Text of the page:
A Hollywood variation on Gulliver's Travels and just as successful as satire. This brilliant, often devastating look at Hollywood and the real world behind its tinsel is arguably Preston Sturges's greatest film. McCrea, in one of his best roles, plays a successful Hollywood film director
who has made nothing but lightweight films with titles like "So Long, Sarong." When he is suddenly struck with the desire to make a searing drama about human suffering, his studio bosses (Warwick and Hall) laugh and tell him that the proposal is ridiculous, since McCrea has no personal experience
of such difficulty. Accordingly, McCrea sets out to suffer. He will don hobo clothes and, with only 10 cents in his pocket, go forth into poverty and experience adversity for himself. Knowing they can't change his mind, Warwick and Hall humor the eccentric director's whim, but decide to turn
McCrea's nomadic adventure into a publicity stunt that will benefit the studio. To this end they provide him with a publicity entourage and a luxury van that follows McCrea as he travels on foot, and that carries McCrea's butler, Greig, and valet, Blore, who both urge their employer to give up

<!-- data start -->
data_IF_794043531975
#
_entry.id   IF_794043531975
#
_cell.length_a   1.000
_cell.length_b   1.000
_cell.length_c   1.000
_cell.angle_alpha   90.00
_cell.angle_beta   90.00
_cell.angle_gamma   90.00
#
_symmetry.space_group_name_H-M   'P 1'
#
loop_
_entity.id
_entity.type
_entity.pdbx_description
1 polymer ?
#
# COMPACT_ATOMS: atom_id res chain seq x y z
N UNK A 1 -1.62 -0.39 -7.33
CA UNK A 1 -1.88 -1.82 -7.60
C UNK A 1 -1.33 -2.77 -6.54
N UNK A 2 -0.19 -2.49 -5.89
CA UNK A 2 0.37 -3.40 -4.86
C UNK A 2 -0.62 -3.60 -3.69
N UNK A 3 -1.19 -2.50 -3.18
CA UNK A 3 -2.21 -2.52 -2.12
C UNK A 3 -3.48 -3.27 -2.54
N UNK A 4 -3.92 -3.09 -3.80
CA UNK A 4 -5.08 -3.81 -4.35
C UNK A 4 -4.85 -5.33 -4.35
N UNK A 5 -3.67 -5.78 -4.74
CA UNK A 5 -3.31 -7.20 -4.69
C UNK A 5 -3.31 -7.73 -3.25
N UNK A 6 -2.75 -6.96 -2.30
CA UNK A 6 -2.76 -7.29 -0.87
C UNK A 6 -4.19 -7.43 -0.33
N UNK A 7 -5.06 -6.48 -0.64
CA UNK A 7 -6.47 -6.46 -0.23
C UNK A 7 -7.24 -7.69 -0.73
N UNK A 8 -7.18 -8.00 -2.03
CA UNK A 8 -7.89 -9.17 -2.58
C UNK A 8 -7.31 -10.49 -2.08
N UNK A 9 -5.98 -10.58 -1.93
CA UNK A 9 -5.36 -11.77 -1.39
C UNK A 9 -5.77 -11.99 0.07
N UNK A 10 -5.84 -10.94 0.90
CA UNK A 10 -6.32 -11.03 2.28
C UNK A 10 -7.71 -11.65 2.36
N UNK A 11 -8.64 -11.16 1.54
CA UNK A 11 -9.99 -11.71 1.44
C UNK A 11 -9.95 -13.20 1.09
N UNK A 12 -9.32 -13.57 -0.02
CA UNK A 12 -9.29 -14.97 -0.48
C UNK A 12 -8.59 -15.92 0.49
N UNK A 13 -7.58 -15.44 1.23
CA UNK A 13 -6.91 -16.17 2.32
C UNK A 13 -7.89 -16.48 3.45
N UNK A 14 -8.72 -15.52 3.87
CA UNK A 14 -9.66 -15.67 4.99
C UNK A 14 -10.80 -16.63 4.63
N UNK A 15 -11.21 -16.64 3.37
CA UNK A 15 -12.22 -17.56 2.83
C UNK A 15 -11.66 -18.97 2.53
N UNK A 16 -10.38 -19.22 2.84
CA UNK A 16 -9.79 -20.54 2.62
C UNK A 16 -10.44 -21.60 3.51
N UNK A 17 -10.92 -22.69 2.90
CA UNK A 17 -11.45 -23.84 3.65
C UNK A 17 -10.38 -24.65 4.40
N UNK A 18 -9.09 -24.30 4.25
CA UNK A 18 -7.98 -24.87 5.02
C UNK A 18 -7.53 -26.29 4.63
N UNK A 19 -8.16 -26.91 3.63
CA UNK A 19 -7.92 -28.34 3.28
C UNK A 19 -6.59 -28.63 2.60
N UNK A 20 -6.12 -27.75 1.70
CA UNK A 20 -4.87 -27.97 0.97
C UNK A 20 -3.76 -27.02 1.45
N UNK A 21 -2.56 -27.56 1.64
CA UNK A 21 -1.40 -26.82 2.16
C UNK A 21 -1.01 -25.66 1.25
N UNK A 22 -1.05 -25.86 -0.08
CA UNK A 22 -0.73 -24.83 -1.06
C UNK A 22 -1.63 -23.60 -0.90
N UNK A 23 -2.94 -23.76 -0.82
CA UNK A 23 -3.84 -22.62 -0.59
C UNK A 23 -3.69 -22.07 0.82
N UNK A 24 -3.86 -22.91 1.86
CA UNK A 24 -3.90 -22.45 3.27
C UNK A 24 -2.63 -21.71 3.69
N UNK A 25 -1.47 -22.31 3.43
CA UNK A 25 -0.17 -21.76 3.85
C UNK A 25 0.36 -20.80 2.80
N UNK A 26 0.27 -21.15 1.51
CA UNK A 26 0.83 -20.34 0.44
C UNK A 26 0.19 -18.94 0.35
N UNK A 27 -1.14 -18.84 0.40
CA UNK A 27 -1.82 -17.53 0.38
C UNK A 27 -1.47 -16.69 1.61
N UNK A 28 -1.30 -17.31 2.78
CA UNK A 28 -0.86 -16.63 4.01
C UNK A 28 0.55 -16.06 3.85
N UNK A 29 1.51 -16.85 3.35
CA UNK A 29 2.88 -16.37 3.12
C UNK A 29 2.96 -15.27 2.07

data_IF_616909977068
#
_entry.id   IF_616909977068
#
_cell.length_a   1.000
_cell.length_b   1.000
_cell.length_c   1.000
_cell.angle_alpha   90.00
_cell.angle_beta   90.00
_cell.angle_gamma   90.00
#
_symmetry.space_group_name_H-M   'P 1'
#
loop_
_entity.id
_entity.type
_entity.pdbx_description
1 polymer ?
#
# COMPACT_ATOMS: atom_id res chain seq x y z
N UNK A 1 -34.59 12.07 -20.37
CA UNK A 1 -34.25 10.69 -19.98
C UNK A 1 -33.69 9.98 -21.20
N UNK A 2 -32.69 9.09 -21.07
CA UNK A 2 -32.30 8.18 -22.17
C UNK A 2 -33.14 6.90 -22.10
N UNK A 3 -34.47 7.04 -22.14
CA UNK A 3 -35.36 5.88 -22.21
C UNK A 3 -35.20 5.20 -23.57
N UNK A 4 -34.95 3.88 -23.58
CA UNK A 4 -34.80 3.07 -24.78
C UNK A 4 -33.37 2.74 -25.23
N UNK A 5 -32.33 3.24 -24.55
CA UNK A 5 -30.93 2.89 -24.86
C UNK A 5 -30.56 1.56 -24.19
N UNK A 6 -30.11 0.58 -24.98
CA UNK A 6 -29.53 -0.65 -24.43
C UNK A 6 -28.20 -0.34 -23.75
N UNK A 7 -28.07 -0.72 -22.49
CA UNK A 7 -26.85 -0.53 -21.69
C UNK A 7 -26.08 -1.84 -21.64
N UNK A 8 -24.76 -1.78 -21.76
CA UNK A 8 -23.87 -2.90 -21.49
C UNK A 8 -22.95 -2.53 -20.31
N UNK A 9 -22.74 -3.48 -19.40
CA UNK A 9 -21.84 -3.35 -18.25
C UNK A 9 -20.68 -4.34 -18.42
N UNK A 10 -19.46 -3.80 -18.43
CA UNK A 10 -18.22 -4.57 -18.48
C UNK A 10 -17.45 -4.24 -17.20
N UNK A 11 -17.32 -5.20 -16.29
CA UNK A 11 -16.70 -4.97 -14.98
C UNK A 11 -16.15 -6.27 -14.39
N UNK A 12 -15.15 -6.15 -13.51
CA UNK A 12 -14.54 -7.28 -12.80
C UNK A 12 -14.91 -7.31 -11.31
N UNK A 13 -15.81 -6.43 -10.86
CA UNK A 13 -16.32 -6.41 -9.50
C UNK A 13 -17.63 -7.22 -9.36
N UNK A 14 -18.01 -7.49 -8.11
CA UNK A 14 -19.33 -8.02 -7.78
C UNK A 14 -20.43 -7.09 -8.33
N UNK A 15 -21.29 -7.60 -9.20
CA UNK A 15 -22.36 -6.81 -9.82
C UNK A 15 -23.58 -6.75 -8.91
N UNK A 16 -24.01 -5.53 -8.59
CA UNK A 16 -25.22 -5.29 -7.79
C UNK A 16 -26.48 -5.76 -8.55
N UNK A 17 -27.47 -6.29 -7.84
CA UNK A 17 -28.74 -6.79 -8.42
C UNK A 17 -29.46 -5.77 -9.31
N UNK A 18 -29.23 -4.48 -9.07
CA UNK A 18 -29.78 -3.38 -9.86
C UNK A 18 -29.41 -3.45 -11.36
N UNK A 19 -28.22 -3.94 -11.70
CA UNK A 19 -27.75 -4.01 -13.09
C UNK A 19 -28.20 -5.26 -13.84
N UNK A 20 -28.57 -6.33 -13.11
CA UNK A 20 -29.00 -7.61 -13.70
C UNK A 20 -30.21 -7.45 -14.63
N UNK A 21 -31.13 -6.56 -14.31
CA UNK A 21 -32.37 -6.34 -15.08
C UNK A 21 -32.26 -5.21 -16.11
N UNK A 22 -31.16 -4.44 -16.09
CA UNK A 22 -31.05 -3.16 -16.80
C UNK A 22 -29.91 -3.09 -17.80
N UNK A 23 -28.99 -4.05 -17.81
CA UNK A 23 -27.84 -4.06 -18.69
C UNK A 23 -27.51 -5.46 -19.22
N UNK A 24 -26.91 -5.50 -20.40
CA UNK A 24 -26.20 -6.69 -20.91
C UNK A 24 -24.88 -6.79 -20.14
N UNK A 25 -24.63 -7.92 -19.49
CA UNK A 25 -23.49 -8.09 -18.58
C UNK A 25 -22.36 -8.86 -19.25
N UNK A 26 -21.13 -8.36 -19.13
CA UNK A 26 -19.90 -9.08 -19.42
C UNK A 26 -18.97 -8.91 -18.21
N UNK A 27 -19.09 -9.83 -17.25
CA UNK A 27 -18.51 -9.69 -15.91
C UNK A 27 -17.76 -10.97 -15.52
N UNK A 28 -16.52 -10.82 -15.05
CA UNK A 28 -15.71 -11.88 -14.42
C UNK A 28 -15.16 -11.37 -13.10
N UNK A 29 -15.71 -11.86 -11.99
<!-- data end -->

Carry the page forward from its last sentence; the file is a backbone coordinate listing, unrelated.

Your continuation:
this mad idea, telling him that the poor insist upon their privacy and don't want him intruding upon it.
Though the plot may sound a bit contrived, everything in this wonderful film works. And it presents a spectacular array of emotions and situations that allow for Sturges's magical direction and script to quickly turn all the film's sharp corners with his characters. SULLIVAN'S TRAVELS is a
wonderful comedy-drama, the type of a one-of-a-kind film for which Sturges--basically a writer with a good sense of camera use and visuals, who as a director was always trying out new techniques--was noted. Unlike many of his other films, which were made for sheer entertainment value, SULLIVAN'S
TRAVELS contains a message, which Sturges himself later explained: "SULLIVAN'S TRAVELS is the result of an urge, an urge to tell some of my fellow filmwrights that they were getting a little too deep-dish and to leave the preaching to the preachers."
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